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For stroke prevention, time spent walking matters most

For stroke prevention, time spent walking matters most

When it comes to preventing stroke, it doesn’t matter so much how fast or far you walk but simply how long you stay on your feet.

British researchers tracked 3,400 men ages 60 to 79, gathering information on blood pressure and cholesterol levels as well as their usual pattern of physical activity, including the pace and duration of their walks. After 22 years of follow-up, men who walked 8 to 14 hours a week had about one-third lower risk of stroke than men who spent 0 to 3 hours walking each week, according to the study reported today in the American Heart Association journal Stroke. Those who walked more than 22 hours a week had about two-thirds lower stroke risk. And it was the time spent walking that mattered most.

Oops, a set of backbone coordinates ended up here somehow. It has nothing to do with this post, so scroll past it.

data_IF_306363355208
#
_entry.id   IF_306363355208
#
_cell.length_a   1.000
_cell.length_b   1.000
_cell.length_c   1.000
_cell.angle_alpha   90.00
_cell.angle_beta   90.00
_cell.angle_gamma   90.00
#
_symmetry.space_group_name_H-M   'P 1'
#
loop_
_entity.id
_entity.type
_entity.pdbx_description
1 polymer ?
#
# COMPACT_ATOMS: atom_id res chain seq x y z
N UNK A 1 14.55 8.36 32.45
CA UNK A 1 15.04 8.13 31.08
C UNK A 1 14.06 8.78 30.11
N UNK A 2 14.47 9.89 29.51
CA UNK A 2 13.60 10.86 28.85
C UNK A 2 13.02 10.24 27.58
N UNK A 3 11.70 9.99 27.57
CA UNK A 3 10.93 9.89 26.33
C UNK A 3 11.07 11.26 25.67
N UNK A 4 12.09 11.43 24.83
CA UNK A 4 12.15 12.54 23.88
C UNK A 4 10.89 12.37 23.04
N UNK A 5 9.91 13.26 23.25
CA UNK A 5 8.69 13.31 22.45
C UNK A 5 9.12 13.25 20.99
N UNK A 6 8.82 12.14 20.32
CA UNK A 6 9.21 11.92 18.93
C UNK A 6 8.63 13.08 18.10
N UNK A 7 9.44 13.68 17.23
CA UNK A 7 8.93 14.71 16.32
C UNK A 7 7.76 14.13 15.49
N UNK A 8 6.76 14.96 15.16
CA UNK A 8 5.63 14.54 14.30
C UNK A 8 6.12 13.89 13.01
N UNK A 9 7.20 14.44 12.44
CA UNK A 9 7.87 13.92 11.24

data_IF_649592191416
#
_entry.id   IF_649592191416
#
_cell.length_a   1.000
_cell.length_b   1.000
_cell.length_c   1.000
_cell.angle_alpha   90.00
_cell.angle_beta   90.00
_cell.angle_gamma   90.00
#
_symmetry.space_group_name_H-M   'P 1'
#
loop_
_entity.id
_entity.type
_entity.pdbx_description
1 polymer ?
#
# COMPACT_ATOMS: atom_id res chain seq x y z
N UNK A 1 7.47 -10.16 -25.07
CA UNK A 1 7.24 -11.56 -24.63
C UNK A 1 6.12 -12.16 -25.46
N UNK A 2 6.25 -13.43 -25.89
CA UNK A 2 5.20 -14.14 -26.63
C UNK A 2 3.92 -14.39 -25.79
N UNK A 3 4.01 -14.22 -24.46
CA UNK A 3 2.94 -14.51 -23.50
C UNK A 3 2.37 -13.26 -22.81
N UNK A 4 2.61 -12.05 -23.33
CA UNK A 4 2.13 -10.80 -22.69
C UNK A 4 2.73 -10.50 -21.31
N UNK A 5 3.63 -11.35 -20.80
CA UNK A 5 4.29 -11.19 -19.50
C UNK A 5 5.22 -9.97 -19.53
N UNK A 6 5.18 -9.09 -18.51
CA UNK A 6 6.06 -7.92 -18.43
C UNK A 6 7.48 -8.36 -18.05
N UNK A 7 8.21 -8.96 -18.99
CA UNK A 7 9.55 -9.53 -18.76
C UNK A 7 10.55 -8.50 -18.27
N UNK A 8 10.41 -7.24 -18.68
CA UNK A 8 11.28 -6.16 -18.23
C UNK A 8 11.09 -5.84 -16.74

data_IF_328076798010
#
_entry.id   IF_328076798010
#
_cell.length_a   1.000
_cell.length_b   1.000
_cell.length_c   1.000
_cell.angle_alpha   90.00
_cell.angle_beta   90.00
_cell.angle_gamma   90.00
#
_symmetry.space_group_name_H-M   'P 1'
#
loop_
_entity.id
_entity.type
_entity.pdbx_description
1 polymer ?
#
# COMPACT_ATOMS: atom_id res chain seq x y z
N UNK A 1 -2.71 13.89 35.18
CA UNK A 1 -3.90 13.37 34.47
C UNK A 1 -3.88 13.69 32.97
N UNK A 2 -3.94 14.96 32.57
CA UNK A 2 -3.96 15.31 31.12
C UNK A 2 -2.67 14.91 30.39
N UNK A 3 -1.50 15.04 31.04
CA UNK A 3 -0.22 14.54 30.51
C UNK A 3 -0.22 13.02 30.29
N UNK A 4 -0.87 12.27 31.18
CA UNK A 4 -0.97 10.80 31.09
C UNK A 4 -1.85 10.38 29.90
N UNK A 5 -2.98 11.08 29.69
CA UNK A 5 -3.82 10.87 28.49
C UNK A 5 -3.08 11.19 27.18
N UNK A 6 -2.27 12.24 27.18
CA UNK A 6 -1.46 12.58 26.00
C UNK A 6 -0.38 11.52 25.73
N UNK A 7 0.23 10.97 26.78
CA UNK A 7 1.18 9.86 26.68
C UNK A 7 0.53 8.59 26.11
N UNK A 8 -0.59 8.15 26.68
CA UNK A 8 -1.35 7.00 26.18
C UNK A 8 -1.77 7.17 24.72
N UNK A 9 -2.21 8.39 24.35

So get up and get moving. To help you get started, check out our athletic shoe buying guide and read our Ratings and reviews of pedometers, activity monitors, and treadmill desks.

Read more about how to prevent cardiovascular disease.

—Doug Podolsky

 

Consumer Reports has no relationship with any advertisers or sponsors on this website. Copyright © 2007-2013 Consumers Union of U.S.

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